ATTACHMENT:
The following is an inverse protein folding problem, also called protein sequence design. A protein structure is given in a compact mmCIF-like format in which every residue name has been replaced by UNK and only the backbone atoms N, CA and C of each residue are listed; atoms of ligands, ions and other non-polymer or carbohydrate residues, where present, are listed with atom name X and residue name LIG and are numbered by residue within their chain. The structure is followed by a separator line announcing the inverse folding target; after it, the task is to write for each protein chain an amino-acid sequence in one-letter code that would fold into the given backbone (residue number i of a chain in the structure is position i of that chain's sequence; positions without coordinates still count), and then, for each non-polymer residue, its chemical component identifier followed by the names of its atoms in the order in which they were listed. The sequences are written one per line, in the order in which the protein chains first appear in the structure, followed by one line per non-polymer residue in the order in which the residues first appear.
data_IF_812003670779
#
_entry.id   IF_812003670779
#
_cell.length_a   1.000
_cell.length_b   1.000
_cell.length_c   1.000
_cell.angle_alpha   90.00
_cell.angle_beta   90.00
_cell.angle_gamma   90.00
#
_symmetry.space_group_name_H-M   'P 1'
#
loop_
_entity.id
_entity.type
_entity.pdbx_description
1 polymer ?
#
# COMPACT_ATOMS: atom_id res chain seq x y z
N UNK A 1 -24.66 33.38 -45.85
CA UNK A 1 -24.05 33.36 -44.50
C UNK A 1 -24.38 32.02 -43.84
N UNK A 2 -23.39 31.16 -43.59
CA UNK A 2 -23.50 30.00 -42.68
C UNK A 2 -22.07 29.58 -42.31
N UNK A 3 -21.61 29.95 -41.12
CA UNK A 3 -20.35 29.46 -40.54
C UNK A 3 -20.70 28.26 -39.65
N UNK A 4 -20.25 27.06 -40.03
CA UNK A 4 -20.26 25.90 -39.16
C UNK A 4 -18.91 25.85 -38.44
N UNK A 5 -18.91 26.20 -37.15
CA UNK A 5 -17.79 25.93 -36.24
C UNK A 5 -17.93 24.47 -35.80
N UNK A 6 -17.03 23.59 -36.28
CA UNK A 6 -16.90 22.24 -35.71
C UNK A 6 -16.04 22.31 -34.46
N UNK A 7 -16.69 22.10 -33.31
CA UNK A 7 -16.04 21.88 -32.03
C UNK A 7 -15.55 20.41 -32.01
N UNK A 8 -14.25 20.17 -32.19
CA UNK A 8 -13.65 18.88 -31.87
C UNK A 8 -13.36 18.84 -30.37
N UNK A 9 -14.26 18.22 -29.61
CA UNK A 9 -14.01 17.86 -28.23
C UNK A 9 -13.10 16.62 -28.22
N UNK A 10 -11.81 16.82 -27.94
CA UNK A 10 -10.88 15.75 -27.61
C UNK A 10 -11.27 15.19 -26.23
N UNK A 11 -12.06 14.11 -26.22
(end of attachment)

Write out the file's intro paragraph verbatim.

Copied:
The following is an inverse protein folding problem, also called protein sequence design. A protein structure is given in a compact mmCIF-like format in which every residue name has been replaced by UNK and only the backbone atoms N, CA and C of each residue are listed; atoms of ligands, ions and other non-polymer or carbohydrate residues, where present, are listed with atom name X and residue name LIG and are numbered by residue within their chain. The structure is followed by a separator line announcing the inverse folding target; after it, the task is to write for each protein chain an amino-acid sequence in one-letter code that would fold into the given backbone (residue number i of a chain in the structure is position i of that chain's sequence; positions without coordinates still count), and then, for each non-polymer residue, its chemical component identifier followed by the names of its atoms in the order in which they were listed. The sequences are written one per line, in the order in which the protein chains first appear in the structure, followed by one line per non-polymer residue in the order in which the residues first appear.